The Golden Play Book of Animals of the Past Stamps, 1954
By Rose Wyler and Gerald Ames

The path that led to my career as a scientist began when I was about 4 years old and I found a Marx plastic
dinosaur (I think it was an Allosaurus) on the sidewalk in front of Charlie Kinkowski's (sp?) house.  (Sorry
Charlie, wherever you are, but back then as you probably remember, preschoolers knew all about the law of
"finder's keepers, losers weepers.") After that paleontological "find," I soon came into possession of
several more, legitimately obtained, Marx plastic dinosaurs.  Soon thereafter, I somehow acquired an
incomplete set of prehistoric animal cards that were illustrated by Matthew Kalmenoff.  Over the next few
years I eventually lost or traded away (for Baseball or Beatle cards?) my prized prehistoric animal card
collection.  But lo-and-behold, one day (late 1960's) I happened to see a set of the same cards, in perforated
bound pages, for sale at some long-forgotten store.  After purchasing the cards, all I had to do was carefully
separate each individual card at the perforations.  And finally--a complete set!  But alas, I currently only
possess maybe 15 of the original 46 or so cards.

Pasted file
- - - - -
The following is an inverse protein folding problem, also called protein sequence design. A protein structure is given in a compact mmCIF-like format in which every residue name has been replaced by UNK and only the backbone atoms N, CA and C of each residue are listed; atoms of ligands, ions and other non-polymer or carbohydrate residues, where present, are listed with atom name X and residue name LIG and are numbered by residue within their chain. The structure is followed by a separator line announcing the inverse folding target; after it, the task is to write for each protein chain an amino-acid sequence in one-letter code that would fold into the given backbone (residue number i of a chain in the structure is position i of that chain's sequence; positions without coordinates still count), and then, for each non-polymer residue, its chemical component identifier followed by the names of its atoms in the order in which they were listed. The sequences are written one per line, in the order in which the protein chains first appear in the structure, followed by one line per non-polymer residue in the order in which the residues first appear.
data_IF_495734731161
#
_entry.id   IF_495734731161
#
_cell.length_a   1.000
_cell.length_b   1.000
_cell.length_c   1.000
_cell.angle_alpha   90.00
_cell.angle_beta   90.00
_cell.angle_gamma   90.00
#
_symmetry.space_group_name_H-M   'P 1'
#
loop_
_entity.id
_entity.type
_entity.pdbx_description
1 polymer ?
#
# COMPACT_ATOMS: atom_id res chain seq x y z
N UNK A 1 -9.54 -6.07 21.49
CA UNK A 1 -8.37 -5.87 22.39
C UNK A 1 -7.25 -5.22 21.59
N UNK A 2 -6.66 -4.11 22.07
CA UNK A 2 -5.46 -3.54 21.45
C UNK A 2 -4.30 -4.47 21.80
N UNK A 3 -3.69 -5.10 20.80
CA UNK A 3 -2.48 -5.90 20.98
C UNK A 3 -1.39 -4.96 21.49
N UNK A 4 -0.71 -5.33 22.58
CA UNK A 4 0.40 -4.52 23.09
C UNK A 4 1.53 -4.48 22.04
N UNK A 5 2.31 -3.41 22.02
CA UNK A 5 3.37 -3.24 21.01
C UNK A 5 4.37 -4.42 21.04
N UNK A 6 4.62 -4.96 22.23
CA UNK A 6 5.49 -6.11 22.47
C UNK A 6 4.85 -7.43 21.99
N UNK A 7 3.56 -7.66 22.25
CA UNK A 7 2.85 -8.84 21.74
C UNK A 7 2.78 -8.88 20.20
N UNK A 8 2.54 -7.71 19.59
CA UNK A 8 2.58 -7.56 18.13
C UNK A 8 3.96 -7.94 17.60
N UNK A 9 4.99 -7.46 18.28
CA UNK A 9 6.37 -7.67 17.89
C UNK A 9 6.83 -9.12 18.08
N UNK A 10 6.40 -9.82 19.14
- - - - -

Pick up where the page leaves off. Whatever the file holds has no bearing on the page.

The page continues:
I didn't realize until several years later that the Kalmenoff illustrations were also published in a sticker book. 
The original version of the sticker book was titled as above.  Later reprintings from the 1960's and 1970's were
titled "The Golden Stamp Book of Animals of the Past."  I do not know which came first--the stamps, or the cards. 

Note that there are some differences between the "card" and the "sticker" sets.  The sticker set has a few
extra illustrations (e.g., "Skull of the Uninta Beast," "Cave Painting of Bison," etc.) that were not included in
the "card" set.  In addition, the "card" set has more specific captions than does the sticker set (e.g., "Dimetrodon"
versus "sail-backed reptile).


I really like Kalmenoff's illustrations in this sticker book; perhaps because they evoke fond childhood memories? 
In any event, the illustrations have a nice mix of bold colors; and some, such as the "bear-dog" (which was swiped
from a Borophagus illustration by Charles R. Knight), are executed very nicely.  (Note that a color version of Knight's
Borophagus is contained in Czerkas and Glut.)

Kalmenoff based many of the sticker book illustrations on those of Knight (e.g., the "bear-like dog," "giant mosasaur,"
"plated dinosaur," etc.).  The "early reptile" is based on an illustration by F. L. Jaques, and the "Plesiosaur" is based
on a line drawing by Richard Deckert that is contained in Osborn's, Origin and Evolution of Life.

Oh yes, I need to mention that Robert Garland prepared the adequate line drawings contained in this sticker book.

Finally, if you enjoy vintage illustrations of prehistoric animals, get yourself a copy of this sticker book.